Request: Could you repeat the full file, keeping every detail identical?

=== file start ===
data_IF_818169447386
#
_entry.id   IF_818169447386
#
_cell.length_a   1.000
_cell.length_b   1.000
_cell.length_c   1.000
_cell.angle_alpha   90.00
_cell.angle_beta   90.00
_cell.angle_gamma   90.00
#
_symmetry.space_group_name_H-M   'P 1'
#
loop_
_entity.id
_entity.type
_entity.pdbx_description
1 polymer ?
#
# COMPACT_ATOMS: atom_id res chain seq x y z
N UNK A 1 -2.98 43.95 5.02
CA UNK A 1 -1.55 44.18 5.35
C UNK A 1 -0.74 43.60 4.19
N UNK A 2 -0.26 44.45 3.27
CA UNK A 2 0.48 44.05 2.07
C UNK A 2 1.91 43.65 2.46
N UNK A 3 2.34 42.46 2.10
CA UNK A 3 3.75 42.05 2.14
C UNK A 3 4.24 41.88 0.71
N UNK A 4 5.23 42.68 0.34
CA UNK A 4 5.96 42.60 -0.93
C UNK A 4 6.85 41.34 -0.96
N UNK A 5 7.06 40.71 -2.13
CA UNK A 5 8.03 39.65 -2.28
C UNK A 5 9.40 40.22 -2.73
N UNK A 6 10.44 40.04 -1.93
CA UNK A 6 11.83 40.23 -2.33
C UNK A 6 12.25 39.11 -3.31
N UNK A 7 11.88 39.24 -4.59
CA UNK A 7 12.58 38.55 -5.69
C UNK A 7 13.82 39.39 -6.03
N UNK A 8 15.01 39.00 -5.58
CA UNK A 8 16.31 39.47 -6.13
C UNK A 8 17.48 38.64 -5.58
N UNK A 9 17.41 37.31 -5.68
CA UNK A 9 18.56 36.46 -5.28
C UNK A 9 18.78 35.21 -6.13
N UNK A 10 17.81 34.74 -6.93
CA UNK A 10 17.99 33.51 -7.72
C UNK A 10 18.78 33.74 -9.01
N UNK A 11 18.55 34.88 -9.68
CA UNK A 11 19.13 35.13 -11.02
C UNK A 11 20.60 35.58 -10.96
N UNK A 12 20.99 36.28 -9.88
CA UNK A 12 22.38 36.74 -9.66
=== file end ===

data_IF_818169447386
#
_entry.id   IF_818169447386
#
_cell.length_a   1.000
_cell.length_b   1.000
_cell.length_c   1.000
_cell.angle_alpha   90.00
_cell.angle_beta   90.00
_cell.angle_gamma   90.00
#
_symmetry.space_group_name_H-M   'P 1'
#
loop_
_entity.id
_entity.type
_entity.pdbx_description
1 polymer ?
#
# COMPACT_ATOMS: atom_id res chain seq x y z
N UNK A 1 -2.98 43.95 5.02
CA UNK A 1 -1.55 44.18 5.35
C UNK A 1 -0.74 43.60 4.19
N UNK A 2 -0.26 44.45 3.27
CA UNK A 2 0.48 44.05 2.07
C UNK A 2 1.91 43.65 2.46
N UNK A 3 2.34 42.46 2.10
CA UNK A 3 3.75 42.05 2.14
C UNK A 3 4.24 41.88 0.71
N UNK A 4 5.23 42.68 0.34
CA UNK A 4 5.96 42.60 -0.93
C UNK A 4 6.85 41.34 -0.96
N UNK A 5 7.06 40.71 -2.13
CA UNK A 5 8.03 39.65 -2.28
C UNK A 5 9.40 40.22 -2.73
N UNK A 6 10.44 40.04 -1.93
CA UNK A 6 11.83 40.23 -2.33
C UNK A 6 12.25 39.11 -3.31
N UNK A 7 11.88 39.24 -4.59
CA UNK A 7 12.58 38.55 -5.69
C UNK A 7 13.82 39.39 -6.03
N UNK A 8 15.01 39.00 -5.58
CA UNK A 8 16.31 39.47 -6.13
C UNK A 8 17.48 38.64 -5.58
N UNK A 9 17.41 37.31 -5.68
CA UNK A 9 18.56 36.46 -5.28
C UNK A 9 18.78 35.21 -6.13
N UNK A 10 17.81 34.74 -6.93
CA UNK A 10 17.99 33.51 -7.72
C UNK A 10 18.78 33.74 -9.01
N UNK A 11 18.55 34.88 -9.68
CA UNK A 11 19.13 35.13 -11.02
C UNK A 11 20.60 35.58 -10.96
N UNK A 12 20.99 36.28 -9.88
CA UNK A 12 22.38 36.74 -9.66